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Stratify your aged trial balance by payer, dollars, number of accounts and average account balance.

Start with the oldest accounts worth the most dollars and establish a strategy to impact those accounts. Try a new tactic as older accounts leveraging previously used tactics have a lower likelihood of success. If you work with commercial payers, meet and negotiate changes that
decrease costs for both parties and increase throughput and processing times. Do your homework—approach payers with solid, well-developed data to increase likelihood of win-win situations.
 

Look for root causes of payment delays especially for government payers.

If Medicare claims are backing up, ask what are the common issues, and what needs to happen to improve clean claim rates to avoid problems in the future. Does a payer consistently deny claims for the same reason, and is this valid? What has to change? Is the problem not related to collectability but a revenue integrity issue needing attention within the chargemaster?
 

Measure the value of the work completed by account representatives.

Every action documented on an account has a relative value. Establish relative values and attach them to the canned comments your staff add to accounts during the account resolution process. At the end of each month, add up the scores to see the specific staff members focusing on high value activities.
 

Implement a white board to record daily initiatives—the MDI list.

As a team, develop daily, weekly and monthly targets, and huddle every day for no more than 5 minutes to track results. Focusing on positive results will change how staff approach their work.
 

Validate your staffing levels.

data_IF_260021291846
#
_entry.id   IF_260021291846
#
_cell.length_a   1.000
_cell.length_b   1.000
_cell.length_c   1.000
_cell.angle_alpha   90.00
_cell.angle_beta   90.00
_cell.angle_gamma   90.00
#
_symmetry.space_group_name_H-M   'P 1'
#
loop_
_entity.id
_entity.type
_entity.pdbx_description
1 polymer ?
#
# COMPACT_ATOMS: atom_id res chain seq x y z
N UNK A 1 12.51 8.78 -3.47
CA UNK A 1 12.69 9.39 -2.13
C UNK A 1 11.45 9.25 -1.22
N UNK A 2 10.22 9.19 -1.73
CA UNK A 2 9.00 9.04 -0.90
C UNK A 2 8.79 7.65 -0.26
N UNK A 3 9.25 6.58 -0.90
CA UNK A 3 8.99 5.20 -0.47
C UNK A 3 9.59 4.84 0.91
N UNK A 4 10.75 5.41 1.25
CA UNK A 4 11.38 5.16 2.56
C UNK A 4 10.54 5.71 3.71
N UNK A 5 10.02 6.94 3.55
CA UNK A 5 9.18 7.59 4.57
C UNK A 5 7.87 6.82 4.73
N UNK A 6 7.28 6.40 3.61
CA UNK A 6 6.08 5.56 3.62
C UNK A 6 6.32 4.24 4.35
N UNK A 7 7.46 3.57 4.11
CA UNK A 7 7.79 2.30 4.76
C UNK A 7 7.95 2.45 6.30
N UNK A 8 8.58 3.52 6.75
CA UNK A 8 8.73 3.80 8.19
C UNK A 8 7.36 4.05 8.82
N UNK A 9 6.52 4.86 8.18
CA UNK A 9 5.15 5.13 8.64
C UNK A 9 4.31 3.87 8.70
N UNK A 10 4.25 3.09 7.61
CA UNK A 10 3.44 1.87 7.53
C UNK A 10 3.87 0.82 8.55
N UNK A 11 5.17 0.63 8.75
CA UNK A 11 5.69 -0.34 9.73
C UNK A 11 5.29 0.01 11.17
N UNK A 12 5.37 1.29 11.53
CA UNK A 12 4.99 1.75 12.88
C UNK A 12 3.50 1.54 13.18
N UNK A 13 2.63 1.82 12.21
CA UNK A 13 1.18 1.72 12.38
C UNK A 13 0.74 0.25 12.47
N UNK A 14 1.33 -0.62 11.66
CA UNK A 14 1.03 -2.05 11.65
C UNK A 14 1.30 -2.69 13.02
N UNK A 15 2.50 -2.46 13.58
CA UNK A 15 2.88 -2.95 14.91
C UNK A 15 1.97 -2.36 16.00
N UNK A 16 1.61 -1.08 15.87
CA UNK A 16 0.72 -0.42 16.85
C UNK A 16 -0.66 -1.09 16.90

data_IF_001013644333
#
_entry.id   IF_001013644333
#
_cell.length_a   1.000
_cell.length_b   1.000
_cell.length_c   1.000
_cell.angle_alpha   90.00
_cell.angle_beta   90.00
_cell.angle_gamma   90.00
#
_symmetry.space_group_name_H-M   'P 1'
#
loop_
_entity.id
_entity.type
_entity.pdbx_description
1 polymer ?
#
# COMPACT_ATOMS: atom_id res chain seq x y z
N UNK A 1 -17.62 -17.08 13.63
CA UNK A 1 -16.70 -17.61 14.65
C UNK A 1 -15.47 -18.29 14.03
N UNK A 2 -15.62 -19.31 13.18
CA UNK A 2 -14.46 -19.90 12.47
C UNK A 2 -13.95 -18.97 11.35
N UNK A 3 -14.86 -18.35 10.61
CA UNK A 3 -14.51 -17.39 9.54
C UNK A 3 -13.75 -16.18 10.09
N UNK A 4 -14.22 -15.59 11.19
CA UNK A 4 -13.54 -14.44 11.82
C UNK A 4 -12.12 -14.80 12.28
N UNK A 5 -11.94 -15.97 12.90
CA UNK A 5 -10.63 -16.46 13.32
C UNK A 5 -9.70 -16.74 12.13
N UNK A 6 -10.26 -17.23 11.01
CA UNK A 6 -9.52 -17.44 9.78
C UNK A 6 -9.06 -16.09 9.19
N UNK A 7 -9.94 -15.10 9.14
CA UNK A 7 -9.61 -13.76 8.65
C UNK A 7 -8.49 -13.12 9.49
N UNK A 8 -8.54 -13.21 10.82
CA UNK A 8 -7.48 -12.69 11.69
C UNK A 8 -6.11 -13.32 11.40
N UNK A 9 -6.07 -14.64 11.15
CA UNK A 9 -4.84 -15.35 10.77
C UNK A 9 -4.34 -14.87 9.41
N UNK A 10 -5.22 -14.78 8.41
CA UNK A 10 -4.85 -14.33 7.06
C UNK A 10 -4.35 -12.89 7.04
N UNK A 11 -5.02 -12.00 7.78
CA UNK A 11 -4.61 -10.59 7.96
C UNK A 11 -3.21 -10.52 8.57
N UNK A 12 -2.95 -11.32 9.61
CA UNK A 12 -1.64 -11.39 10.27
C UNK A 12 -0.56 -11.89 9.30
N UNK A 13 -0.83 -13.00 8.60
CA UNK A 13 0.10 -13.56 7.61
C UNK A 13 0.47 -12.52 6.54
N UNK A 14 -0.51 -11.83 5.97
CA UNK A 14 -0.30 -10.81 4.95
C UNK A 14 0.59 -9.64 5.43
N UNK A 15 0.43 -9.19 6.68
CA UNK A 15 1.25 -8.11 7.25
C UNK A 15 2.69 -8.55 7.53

If staff are consistently telling you that they are unable to handle the volume of accounts assigned, do a time and motion study. To do so, sample how long it takes, on average, for each account representative to complete the standard work for their inventory of accounts. If you have not created standard work for each group of accounts, STOP! Do this first. If a staff member has 1,200 accounts assigned, on average, and standard work requires 5 minutes, on average, per account, simply calculate how many accounts the staff member can review and resolve in a month. In this example, 1200 x 5 = 6,000 minutes = 100 hours of productive time needed. Assuming your organization uses a 7.5 hour day, with two 15-minute breaks that are not off the clock, then you have 7 hours per day of productive time work day. Based on this information, the staff member has 14.3 days of work in their inventory, which suggests that more accounts can be handled. If the results are higher than the average days in the month, then too many accounts have been assigned, or, the standard work is not reflective of what is actually included in the assigned tasks.

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